Listen to a free sample.

Listen to a free sample.


Everything I’ve Ever Written

Any biography of me currently lists me as having written one to perhaps three things.  Of course, that's hardly the truth.  The other day I was thinking about how much stuff one has to actually write before they can produce work good enough that the world actually wants it.  So, I decided to make a real bibliography and list every major thing I have ever written, the vast majority of which, you will see, have never seen the light of day.

Fort's Brain [2000] -- (feature film screenplay) terrible college script.

Gatsby Returns [2001] -- (feature film screenplay) slightly less terrible college script.

The Good Life [2001] -- (feature film screenplay) co-written with Tim Calpin, named after a Weezer song. An American Pie rip-off written in 30 days. Landed us a manager (sort of) and then was optioned by an independent film producer who never paid us because he got divorced and his wife took him for a bath.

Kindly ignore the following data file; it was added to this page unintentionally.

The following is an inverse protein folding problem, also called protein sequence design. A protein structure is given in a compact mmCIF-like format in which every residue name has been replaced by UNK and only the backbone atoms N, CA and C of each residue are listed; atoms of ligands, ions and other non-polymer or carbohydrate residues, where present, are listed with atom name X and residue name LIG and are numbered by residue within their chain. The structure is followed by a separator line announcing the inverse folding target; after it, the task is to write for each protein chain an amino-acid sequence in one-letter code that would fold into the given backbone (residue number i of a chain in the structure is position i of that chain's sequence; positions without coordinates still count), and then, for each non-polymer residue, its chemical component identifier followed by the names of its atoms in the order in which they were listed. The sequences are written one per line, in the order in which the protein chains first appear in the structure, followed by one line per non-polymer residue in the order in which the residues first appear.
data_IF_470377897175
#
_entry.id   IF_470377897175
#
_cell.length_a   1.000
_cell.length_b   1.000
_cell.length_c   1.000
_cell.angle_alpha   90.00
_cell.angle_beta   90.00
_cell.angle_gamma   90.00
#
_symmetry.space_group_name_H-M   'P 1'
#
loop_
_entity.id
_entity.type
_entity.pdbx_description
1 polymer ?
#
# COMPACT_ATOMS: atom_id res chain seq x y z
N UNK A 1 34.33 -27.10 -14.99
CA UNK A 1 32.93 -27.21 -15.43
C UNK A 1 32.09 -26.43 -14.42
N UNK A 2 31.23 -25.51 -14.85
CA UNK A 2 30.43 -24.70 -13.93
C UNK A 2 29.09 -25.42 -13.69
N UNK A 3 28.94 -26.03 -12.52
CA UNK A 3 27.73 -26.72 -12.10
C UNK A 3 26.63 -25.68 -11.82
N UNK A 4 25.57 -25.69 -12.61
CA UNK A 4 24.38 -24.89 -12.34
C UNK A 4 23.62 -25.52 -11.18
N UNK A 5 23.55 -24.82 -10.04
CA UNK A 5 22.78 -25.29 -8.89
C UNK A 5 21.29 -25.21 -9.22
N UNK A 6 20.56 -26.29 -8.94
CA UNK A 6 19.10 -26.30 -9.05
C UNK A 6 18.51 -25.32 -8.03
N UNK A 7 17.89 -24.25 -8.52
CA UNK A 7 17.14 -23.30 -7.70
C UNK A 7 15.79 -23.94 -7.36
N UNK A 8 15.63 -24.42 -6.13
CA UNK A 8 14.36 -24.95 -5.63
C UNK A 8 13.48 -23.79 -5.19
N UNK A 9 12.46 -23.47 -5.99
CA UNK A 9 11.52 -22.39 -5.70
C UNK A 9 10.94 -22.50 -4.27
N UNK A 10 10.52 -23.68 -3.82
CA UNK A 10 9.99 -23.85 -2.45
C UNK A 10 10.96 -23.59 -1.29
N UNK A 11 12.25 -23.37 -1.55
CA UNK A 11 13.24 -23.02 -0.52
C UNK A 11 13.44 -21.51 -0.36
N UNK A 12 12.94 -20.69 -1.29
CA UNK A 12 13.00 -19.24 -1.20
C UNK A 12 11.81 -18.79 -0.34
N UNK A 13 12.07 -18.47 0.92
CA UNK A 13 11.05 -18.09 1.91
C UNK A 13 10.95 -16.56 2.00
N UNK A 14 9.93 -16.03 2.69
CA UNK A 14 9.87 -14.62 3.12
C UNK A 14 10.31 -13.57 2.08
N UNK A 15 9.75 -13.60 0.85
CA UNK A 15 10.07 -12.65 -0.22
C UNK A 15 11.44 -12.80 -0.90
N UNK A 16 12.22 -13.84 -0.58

Cracker [2001] -- (feature film screenplay) co-written with Tim Calpin.  A comedic safecracking movie.

Dandy [2003] -- (feature film screenplay) co-written with Tim Calpin.  Dark comedy, won a Slamdance screenwriting award though I can't find any proof of that online.

How to Fail [2004] -- (feature film screenplay) Based on a great idea I turned into a terrible screenplay.  For the moment...

Without Men [2004] -- (feature film screenplay) Dark comedy that posited a world in which all the men had died in wars and women were the only thing left.

Heroes & Villains [2005] -- (novel) Action drama about a police strike in New York.